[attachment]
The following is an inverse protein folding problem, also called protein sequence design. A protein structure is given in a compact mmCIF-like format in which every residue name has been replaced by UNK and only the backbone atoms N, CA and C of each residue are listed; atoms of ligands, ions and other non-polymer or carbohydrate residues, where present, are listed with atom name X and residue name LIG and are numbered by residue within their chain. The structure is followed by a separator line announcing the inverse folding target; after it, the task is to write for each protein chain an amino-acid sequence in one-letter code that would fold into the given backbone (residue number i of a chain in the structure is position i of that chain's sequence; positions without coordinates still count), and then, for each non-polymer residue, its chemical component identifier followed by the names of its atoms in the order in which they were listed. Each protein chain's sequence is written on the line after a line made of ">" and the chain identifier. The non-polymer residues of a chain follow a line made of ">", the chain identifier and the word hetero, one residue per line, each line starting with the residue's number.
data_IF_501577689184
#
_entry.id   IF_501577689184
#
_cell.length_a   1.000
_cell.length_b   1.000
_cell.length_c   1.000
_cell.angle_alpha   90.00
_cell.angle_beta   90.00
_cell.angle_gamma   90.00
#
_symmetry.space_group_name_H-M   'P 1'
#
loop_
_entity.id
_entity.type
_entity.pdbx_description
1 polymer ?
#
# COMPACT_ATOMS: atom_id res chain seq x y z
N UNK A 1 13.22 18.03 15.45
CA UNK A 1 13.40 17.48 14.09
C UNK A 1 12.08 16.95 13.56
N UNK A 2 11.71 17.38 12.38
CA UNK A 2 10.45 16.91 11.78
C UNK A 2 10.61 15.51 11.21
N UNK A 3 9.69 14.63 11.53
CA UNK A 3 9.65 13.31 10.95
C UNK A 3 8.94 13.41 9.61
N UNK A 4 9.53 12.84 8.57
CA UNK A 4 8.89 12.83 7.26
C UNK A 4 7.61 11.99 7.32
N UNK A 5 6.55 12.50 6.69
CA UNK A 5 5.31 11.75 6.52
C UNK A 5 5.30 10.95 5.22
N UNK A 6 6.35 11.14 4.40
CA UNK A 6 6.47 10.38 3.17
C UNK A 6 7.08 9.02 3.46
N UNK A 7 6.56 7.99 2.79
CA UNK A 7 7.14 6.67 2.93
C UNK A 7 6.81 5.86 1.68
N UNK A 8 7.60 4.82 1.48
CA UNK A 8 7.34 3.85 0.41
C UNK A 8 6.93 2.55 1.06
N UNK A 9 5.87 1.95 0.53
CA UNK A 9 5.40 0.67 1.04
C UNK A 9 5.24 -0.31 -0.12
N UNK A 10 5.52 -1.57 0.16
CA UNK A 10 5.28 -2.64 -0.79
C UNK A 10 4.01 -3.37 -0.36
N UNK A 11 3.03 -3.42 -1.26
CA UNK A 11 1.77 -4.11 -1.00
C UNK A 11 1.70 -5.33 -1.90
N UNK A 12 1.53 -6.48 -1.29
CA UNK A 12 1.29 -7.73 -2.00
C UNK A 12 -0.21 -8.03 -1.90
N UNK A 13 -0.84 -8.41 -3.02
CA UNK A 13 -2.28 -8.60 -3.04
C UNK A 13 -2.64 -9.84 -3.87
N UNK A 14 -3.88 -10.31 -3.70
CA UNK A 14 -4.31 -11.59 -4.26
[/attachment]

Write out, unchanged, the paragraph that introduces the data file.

The following is an inverse protein folding problem, also called protein sequence design. A protein structure is given in a compact mmCIF-like format in which every residue name has been replaced by UNK and only the backbone atoms N, CA and C of each residue are listed; atoms of ligands, ions and other non-polymer or carbohydrate residues, where present, are listed with atom name X and residue name LIG and are numbered by residue within their chain. The structure is followed by a separator line announcing the inverse folding target; after it, the task is to write for each protein chain an amino-acid sequence in one-letter code that would fold into the given backbone (residue number i of a chain in the structure is position i of that chain's sequence; positions without coordinates still count), and then, for each non-polymer residue, its chemical component identifier followed by the names of its atoms in the order in which they were listed. Each protein chain's sequence is written on the line after a line made of ">" and the chain identifier. The non-polymer residues of a chain follow a line made of ">", the chain identifier and the word hetero, one residue per line, each line starting with the residue's number.